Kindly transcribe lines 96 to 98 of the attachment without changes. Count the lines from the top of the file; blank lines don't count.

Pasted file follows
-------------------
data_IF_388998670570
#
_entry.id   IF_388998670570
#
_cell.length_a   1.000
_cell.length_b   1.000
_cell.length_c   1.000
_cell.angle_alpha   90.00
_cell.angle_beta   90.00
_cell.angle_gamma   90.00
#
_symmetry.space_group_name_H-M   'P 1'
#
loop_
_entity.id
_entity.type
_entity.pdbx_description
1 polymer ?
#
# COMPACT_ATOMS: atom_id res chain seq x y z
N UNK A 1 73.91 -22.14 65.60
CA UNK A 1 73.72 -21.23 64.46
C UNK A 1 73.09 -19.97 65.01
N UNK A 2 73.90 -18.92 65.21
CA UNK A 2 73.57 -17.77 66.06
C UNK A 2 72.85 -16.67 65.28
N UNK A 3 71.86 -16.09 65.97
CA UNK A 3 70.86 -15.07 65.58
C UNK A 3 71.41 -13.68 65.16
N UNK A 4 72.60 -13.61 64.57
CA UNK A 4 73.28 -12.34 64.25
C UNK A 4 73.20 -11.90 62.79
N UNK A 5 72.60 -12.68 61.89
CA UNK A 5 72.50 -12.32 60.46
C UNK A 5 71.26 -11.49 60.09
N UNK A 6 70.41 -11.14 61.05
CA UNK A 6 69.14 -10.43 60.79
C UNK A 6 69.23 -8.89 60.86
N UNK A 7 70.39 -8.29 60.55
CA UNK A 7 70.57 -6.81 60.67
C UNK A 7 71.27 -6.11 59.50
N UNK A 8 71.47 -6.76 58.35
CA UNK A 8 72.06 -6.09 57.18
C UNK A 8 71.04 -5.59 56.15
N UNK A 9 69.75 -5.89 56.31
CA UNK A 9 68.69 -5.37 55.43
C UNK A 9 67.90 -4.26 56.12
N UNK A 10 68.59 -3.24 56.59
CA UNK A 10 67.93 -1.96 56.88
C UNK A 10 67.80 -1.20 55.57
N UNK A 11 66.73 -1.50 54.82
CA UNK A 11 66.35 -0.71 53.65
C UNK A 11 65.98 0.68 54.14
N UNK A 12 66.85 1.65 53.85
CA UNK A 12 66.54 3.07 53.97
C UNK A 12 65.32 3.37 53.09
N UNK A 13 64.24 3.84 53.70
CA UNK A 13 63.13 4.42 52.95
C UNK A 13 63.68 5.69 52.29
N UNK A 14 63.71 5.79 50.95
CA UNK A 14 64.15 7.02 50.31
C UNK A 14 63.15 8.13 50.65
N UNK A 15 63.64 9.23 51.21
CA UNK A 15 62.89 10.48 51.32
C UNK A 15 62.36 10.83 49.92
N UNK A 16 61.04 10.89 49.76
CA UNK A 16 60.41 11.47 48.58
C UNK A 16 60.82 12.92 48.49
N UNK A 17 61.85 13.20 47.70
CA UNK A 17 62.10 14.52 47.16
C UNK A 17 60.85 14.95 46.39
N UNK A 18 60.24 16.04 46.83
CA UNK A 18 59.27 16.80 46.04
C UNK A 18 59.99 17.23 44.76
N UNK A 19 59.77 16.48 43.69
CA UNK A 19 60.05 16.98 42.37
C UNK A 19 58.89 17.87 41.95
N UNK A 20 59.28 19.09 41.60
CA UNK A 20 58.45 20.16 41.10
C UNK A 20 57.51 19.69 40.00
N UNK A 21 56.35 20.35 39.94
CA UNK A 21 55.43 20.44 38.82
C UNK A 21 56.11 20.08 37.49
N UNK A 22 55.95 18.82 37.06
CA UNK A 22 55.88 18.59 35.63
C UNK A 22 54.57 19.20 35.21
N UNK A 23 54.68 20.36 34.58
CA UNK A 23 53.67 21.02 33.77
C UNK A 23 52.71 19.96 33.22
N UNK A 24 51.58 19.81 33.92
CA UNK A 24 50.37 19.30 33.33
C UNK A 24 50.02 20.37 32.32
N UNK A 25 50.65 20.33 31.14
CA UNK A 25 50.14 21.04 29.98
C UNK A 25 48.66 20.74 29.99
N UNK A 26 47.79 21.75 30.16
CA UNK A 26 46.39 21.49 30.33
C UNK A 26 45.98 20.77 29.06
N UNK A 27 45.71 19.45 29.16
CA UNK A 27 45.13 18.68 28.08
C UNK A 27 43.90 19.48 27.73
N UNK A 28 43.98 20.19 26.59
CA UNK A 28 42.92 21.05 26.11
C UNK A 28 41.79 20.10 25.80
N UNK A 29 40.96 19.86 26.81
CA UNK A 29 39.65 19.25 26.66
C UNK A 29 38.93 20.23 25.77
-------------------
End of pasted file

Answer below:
N UNK A 26 47.79 21.75 30.16
CA UNK A 26 46.39 21.49 30.33
C UNK A 26 45.98 20.77 29.06